Another answer could also be found in the basis of Labour’s remarkable success: youth turnout.

Turnout estimates suggest around 69% of under 24s voted, compared with just 43% in 2015. 63% of voters under 35 opted for Labour, with just 27% preferring the Tories. What drove these votes? Frustration with seven years of spending cuts, economic uncertainty, anger over Brexit, and interest in Corbyn’s promise to abolish university tuition fees.

Significantly, Labour proved successful on social media, where the party outflanked the Tories and the traditional gatekeepers of the national press. In general, newspaper readership is decreasing in Britain; this is especially true of the young. As a 2014 media habits survey showed, the youngest average readership of a British newspaper was 43 for the now defunct Independent and 44 for the Guardian.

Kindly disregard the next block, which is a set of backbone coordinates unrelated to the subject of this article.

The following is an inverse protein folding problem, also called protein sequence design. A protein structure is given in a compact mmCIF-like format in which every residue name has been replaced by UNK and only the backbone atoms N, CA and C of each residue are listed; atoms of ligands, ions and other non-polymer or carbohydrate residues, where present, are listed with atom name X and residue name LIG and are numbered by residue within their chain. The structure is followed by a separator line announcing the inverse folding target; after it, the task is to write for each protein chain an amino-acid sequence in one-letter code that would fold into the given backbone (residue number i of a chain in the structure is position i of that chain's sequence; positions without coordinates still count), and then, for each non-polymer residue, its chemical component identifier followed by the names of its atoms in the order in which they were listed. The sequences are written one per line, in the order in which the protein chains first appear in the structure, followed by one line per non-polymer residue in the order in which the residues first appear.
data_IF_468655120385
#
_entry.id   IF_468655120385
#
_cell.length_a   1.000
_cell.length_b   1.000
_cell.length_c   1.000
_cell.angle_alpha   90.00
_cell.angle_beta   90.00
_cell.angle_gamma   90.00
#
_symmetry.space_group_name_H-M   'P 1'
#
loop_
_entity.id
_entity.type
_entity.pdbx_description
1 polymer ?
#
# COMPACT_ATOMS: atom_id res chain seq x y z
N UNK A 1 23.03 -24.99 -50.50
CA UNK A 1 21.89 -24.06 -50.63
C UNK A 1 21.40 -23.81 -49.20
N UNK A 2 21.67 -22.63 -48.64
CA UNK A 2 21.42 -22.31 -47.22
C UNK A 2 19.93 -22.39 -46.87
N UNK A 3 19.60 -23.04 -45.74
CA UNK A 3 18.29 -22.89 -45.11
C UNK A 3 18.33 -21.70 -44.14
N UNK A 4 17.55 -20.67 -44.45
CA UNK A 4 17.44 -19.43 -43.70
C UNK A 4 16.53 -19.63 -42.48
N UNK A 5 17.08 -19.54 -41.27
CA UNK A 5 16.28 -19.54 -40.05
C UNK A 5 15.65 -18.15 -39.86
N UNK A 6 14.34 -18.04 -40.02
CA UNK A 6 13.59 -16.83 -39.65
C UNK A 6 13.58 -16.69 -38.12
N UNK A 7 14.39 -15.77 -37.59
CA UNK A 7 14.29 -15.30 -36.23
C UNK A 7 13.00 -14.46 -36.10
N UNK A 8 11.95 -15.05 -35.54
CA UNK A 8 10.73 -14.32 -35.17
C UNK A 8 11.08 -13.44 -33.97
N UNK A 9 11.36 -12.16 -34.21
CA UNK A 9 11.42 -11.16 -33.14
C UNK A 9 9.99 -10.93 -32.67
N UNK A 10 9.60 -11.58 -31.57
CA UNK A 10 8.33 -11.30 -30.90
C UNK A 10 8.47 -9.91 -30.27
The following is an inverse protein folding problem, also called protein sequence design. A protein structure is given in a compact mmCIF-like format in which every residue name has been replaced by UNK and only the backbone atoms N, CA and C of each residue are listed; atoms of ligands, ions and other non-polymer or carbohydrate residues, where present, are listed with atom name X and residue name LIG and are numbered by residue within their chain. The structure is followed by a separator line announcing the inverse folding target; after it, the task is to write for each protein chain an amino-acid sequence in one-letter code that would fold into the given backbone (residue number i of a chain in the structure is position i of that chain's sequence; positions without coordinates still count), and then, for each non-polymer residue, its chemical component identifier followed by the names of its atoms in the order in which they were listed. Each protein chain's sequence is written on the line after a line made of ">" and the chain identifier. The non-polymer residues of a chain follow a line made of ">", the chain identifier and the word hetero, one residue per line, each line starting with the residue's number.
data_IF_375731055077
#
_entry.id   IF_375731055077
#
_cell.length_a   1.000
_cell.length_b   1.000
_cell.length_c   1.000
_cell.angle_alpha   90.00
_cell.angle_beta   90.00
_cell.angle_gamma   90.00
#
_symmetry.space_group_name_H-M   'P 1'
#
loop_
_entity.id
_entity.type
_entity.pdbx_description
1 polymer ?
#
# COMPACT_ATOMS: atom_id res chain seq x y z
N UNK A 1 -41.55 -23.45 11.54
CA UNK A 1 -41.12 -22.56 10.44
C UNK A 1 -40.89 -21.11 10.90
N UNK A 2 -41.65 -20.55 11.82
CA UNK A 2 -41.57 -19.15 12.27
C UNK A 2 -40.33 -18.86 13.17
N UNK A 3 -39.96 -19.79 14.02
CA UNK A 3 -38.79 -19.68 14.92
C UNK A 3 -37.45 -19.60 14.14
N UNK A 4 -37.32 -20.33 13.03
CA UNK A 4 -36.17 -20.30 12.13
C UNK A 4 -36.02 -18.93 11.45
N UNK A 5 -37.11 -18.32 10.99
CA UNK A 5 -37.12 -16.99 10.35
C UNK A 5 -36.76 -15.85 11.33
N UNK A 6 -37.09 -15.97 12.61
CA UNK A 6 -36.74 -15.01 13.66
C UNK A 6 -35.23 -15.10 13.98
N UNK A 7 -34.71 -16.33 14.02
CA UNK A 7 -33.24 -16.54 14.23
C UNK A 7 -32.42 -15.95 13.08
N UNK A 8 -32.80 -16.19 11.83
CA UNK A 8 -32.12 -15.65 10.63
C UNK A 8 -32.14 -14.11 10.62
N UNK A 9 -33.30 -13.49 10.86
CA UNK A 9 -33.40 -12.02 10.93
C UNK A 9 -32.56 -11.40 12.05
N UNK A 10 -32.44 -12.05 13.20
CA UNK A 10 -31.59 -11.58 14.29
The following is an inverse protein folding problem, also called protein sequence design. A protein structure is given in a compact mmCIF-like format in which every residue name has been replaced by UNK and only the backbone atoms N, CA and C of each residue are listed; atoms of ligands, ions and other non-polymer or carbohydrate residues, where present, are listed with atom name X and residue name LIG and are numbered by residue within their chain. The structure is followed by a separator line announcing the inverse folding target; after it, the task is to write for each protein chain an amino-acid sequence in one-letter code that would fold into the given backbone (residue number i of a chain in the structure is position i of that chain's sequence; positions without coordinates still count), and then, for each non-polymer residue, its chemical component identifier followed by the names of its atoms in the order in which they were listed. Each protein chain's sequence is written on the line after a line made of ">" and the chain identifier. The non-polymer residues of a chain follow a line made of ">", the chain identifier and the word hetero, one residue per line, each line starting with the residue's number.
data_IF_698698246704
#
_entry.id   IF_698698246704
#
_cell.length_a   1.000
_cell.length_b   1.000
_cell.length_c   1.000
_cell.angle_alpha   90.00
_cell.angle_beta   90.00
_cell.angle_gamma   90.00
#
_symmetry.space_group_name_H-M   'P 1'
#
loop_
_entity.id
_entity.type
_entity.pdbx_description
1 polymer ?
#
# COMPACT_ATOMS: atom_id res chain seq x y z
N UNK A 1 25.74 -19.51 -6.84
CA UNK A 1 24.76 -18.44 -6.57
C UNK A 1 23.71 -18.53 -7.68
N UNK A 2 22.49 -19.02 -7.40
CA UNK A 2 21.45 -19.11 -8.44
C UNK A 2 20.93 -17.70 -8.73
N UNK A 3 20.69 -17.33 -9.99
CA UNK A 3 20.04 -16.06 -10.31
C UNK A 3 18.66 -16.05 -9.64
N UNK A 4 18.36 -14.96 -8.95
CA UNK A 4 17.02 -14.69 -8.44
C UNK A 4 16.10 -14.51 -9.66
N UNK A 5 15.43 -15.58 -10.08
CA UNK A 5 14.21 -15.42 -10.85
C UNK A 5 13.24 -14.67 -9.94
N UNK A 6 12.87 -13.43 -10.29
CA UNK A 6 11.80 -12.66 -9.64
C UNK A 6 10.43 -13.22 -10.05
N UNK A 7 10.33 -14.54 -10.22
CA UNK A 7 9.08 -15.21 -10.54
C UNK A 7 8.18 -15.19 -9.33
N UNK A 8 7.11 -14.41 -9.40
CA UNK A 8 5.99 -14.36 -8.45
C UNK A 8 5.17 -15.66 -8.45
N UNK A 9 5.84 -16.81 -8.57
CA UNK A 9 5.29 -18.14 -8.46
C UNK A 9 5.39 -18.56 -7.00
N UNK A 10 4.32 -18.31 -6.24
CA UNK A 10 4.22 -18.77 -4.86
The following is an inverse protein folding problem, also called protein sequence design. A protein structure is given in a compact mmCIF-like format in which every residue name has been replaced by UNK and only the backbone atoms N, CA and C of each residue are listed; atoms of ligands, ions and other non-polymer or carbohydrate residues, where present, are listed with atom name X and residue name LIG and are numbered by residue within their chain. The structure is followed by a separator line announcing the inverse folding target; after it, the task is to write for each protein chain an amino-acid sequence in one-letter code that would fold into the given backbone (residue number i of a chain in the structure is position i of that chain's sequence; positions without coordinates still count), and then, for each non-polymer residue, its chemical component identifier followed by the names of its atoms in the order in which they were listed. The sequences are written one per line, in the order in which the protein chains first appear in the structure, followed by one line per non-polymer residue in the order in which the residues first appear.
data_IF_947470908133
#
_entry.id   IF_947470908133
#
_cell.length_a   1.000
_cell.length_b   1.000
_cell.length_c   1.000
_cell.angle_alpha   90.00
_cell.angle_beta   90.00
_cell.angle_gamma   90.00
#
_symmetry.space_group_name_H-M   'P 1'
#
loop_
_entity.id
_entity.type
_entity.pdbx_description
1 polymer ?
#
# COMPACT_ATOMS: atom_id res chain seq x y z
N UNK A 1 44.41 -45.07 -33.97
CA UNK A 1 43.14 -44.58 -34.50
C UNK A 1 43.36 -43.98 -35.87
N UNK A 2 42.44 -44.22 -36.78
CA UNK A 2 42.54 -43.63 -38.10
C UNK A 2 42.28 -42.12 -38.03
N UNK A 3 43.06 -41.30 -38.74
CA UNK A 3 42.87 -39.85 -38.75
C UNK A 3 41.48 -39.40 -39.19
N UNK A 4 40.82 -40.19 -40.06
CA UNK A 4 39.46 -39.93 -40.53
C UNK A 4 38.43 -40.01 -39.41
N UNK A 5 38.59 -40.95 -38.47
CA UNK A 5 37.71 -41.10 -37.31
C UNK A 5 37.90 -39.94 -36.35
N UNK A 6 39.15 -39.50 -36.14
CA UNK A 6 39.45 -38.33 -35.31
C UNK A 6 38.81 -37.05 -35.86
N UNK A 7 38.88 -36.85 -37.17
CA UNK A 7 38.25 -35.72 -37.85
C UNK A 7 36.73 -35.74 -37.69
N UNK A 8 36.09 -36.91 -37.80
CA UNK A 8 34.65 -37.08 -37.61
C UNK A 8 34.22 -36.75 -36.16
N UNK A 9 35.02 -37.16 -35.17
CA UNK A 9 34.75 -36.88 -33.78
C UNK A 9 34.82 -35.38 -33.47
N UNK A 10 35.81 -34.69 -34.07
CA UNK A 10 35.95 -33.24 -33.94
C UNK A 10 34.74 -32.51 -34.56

But perhaps the most telling indication of the waning authority of the largely right-wing national press came from a tweet by the former Labour Deputy Prime Minister John Prescott, who gleefully reported that Rupert Murdoch had just stomped out of The Times election party in a huff.